Textbook subsidy plan invites continued conversation, alternatives

By Staff

Like any first try, the plan to apply tuition dollars and financial aid grant revenue to subsidize textbook costs recently presented by Mathematics professor Daniel Kaplan and Academic Affairs Commission Chair Alison Tray ’09 to the Macalester College Student Government Legislative Body is far from flawless. Still, we applaud the proposal as a valiant effort to address an important and often frustrating issue.Kaplan and Tray’s plan calls for students who do not receive financial aid to pay about $500 more in tuition for each academic year. Corresponding to the tuition increase, the school would deduct 65 percent from the $900 some students on financial aid receive annually to cover supplies and textbooks. But while the concept of decreasing textbook costs is simple, the methods proposed to accomplish this goal are not.

As Dean of Students Jim Hoppe said, the plan will have “a positive outcome if it raises discussion to bring out other ideas to be more fully formed.”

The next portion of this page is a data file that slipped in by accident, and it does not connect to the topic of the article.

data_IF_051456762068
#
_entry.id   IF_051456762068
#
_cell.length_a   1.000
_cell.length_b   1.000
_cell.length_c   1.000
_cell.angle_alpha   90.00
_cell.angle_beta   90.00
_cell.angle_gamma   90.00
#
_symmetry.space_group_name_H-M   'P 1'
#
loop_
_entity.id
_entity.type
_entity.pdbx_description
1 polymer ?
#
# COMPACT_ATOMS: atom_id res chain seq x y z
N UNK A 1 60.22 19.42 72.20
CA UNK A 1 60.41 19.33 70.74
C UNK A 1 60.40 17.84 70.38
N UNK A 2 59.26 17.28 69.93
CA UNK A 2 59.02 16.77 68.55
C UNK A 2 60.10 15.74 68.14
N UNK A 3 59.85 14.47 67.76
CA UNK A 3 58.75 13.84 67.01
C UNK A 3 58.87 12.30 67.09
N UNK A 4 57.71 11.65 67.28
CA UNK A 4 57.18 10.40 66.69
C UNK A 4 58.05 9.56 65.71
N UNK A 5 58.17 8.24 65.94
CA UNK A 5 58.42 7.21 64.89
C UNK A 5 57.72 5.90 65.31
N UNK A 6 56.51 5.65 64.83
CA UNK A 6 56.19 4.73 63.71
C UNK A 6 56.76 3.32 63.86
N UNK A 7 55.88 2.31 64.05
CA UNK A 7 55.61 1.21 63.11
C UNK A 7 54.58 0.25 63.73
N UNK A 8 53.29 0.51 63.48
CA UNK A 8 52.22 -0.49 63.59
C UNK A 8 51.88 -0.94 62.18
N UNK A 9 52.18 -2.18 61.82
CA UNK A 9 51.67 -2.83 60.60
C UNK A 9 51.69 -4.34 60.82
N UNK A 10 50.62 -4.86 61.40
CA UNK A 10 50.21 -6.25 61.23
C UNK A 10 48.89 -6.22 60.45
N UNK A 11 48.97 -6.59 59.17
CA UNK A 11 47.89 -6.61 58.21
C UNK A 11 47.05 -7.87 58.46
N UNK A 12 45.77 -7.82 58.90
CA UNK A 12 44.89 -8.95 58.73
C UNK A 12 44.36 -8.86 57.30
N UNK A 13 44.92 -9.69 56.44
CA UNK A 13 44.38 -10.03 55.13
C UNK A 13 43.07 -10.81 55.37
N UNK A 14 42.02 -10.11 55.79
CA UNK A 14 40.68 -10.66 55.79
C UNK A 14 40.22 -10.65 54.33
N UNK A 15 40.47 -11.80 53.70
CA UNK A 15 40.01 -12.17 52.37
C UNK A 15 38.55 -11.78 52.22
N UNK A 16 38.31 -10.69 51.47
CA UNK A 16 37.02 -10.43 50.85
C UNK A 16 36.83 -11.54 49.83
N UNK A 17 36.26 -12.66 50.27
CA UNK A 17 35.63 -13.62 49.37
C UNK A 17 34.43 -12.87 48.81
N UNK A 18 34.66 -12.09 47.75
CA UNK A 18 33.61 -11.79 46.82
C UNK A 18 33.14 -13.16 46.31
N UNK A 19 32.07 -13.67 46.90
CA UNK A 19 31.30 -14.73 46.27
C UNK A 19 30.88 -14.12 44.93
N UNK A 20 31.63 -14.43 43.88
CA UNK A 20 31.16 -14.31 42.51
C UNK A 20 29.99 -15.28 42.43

We could not agree more that this discussion is an extremely worthy one, which demands a deep level of consideration. At the same time, there are many conditions, and potential contradictions, to the proposal. Here is one that crossed our minds:

As students progress through their years at Macalester, most learn that they can find ways to access books other than through Macalester’s bookstore. There is a give and take inherent in this proposal, with the intention that, in the end, all will benefit. But what about the students who do not buy the majority of their books from the bookstore-how will they explain to their parents the $500 increase to their already hefty tuition? And how will all students’ indidivudal cases be taken into account?

It’s also difficult to believe that the school can only find funds to subsidize books through a tuition increase. We implore administrators to explore other financial options and to consider dividing the financial responsibility between various sources, including alumni donations and the school’s endowment. After all, providing students with equal access to educational materials is something all involved parties should work toward, not just students and their families.

We recognize that this proposal might see various phases before it is finalized and voted on. In the meantime, we encourage both administrators and professors to further this discussion and also to advocate alternative methods through which students will have complete access to textbooks. After all, it is all about the students. Right?